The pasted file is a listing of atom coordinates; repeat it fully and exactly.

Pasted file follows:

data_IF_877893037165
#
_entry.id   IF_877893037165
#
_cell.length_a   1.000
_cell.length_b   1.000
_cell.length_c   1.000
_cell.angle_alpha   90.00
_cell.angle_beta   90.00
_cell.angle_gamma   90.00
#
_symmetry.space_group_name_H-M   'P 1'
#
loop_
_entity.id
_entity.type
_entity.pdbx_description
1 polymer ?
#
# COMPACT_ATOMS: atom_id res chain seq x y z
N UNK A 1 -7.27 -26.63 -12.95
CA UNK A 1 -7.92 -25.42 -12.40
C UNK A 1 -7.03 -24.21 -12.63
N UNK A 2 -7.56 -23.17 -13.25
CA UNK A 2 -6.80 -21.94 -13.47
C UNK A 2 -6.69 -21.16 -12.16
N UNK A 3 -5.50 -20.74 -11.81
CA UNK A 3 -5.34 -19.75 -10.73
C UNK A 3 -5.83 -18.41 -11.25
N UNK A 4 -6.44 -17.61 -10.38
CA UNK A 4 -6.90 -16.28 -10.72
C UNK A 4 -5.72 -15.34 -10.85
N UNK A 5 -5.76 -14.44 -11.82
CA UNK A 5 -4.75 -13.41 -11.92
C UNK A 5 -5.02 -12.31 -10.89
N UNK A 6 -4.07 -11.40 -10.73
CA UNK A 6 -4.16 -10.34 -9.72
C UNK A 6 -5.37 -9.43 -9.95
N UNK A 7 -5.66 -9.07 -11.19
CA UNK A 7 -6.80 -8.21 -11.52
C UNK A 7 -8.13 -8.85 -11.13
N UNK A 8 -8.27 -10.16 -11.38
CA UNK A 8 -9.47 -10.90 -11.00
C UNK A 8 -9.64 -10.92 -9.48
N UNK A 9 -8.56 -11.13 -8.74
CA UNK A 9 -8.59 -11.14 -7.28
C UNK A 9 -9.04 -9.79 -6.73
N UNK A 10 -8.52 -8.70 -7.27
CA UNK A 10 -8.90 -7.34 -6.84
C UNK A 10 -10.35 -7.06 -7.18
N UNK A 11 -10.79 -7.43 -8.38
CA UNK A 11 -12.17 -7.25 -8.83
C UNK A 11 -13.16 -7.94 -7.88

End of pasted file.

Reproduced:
data_IF_877893037165
#
_entry.id   IF_877893037165
#
_cell.length_a   1.000
_cell.length_b   1.000
_cell.length_c   1.000
_cell.angle_alpha   90.00
_cell.angle_beta   90.00
_cell.angle_gamma   90.00
#
_symmetry.space_group_name_H-M   'P 1'
#
loop_
_entity.id
_entity.type
_entity.pdbx_description
1 polymer ?
#
# COMPACT_ATOMS: atom_id res chain seq x y z
N UNK A 1 -7.27 -26.63 -12.95
CA UNK A 1 -7.92 -25.42 -12.40
C UNK A 1 -7.03 -24.21 -12.63
N UNK A 2 -7.56 -23.17 -13.25
CA UNK A 2 -6.80 -21.94 -13.47
C UNK A 2 -6.69 -21.16 -12.16
N UNK A 3 -5.50 -20.74 -11.81
CA UNK A 3 -5.34 -19.75 -10.73
C UNK A 3 -5.83 -18.41 -11.25
N UNK A 4 -6.44 -17.61 -10.38
CA UNK A 4 -6.90 -16.28 -10.72
C UNK A 4 -5.72 -15.34 -10.85
N UNK A 5 -5.76 -14.44 -11.82
CA UNK A 5 -4.75 -13.41 -11.92
C UNK A 5 -5.02 -12.31 -10.89
N UNK A 6 -4.07 -11.40 -10.73
CA UNK A 6 -4.16 -10.34 -9.72
C UNK A 6 -5.37 -9.43 -9.95
N UNK A 7 -5.66 -9.07 -11.19
CA UNK A 7 -6.80 -8.21 -11.52
C UNK A 7 -8.13 -8.85 -11.13
N UNK A 8 -8.27 -10.16 -11.38
CA UNK A 8 -9.47 -10.90 -11.00
C UNK A 8 -9.64 -10.92 -9.48
N UNK A 9 -8.56 -11.13 -8.74
CA UNK A 9 -8.59 -11.14 -7.28
C UNK A 9 -9.04 -9.79 -6.73
N UNK A 10 -8.52 -8.70 -7.27
CA UNK A 10 -8.90 -7.34 -6.84
C UNK A 10 -10.35 -7.06 -7.18
N UNK A 11 -10.79 -7.43 -8.38
CA UNK A 11 -12.17 -7.25 -8.83
C UNK A 11 -13.16 -7.94 -7.88